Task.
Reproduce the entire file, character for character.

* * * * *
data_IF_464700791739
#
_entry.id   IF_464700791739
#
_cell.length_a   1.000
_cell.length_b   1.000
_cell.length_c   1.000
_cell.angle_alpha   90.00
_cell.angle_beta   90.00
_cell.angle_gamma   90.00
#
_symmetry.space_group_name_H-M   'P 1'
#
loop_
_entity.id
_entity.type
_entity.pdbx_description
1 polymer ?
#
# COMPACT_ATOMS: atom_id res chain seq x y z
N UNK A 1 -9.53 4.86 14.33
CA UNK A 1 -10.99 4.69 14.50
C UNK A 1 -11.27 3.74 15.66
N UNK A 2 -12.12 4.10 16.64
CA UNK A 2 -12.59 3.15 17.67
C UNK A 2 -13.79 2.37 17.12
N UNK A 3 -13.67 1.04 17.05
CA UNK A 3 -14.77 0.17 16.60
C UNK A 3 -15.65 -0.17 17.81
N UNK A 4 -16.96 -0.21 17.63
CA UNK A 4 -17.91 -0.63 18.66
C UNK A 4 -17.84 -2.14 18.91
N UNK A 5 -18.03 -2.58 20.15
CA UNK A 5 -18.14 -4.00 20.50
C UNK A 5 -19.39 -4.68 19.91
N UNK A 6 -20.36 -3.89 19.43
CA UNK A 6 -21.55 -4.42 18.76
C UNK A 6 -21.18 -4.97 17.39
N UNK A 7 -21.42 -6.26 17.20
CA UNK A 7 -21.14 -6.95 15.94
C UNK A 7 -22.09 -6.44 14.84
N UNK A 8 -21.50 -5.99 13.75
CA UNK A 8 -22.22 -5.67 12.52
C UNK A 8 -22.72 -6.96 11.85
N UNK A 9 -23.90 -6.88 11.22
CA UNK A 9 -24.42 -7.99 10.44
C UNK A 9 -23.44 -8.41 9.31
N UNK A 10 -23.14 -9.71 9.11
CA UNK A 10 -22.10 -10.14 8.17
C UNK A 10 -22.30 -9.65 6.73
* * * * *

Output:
data_IF_464700791739
#
_entry.id   IF_464700791739
#
_cell.length_a   1.000
_cell.length_b   1.000
_cell.length_c   1.000
_cell.angle_alpha   90.00
_cell.angle_beta   90.00
_cell.angle_gamma   90.00
#
_symmetry.space_group_name_H-M   'P 1'
#
loop_
_entity.id
_entity.type
_entity.pdbx_description
1 polymer ?
#
# COMPACT_ATOMS: atom_id res chain seq x y z
N UNK A 1 -9.53 4.86 14.33
CA UNK A 1 -10.99 4.69 14.50
C UNK A 1 -11.27 3.74 15.66
N UNK A 2 -12.12 4.10 16.64
CA UNK A 2 -12.59 3.15 17.67
C UNK A 2 -13.79 2.37 17.12
N UNK A 3 -13.67 1.04 17.05
CA UNK A 3 -14.77 0.17 16.60
C UNK A 3 -15.65 -0.17 17.81
N UNK A 4 -16.96 -0.21 17.63
CA UNK A 4 -17.91 -0.63 18.66
C UNK A 4 -17.84 -2.14 18.91
N UNK A 5 -18.03 -2.58 20.15
CA UNK A 5 -18.14 -4.00 20.50
C UNK A 5 -19.39 -4.68 19.91
N UNK A 6 -20.36 -3.89 19.43
CA UNK A 6 -21.55 -4.42 18.76
C UNK A 6 -21.18 -4.97 17.39
N UNK A 7 -21.42 -6.26 17.20
CA UNK A 7 -21.14 -6.95 15.94
C UNK A 7 -22.09 -6.44 14.84
N UNK A 8 -21.50 -5.99 13.75
CA UNK A 8 -22.22 -5.67 12.52
C UNK A 8 -22.72 -6.96 11.85
N UNK A 9 -23.90 -6.88 11.22
CA UNK A 9 -24.42 -7.99 10.44
C UNK A 9 -23.44 -8.41 9.31
N UNK A 10 -23.14 -9.71 9.11
CA UNK A 10 -22.10 -10.14 8.17
C UNK A 10 -22.30 -9.65 6.73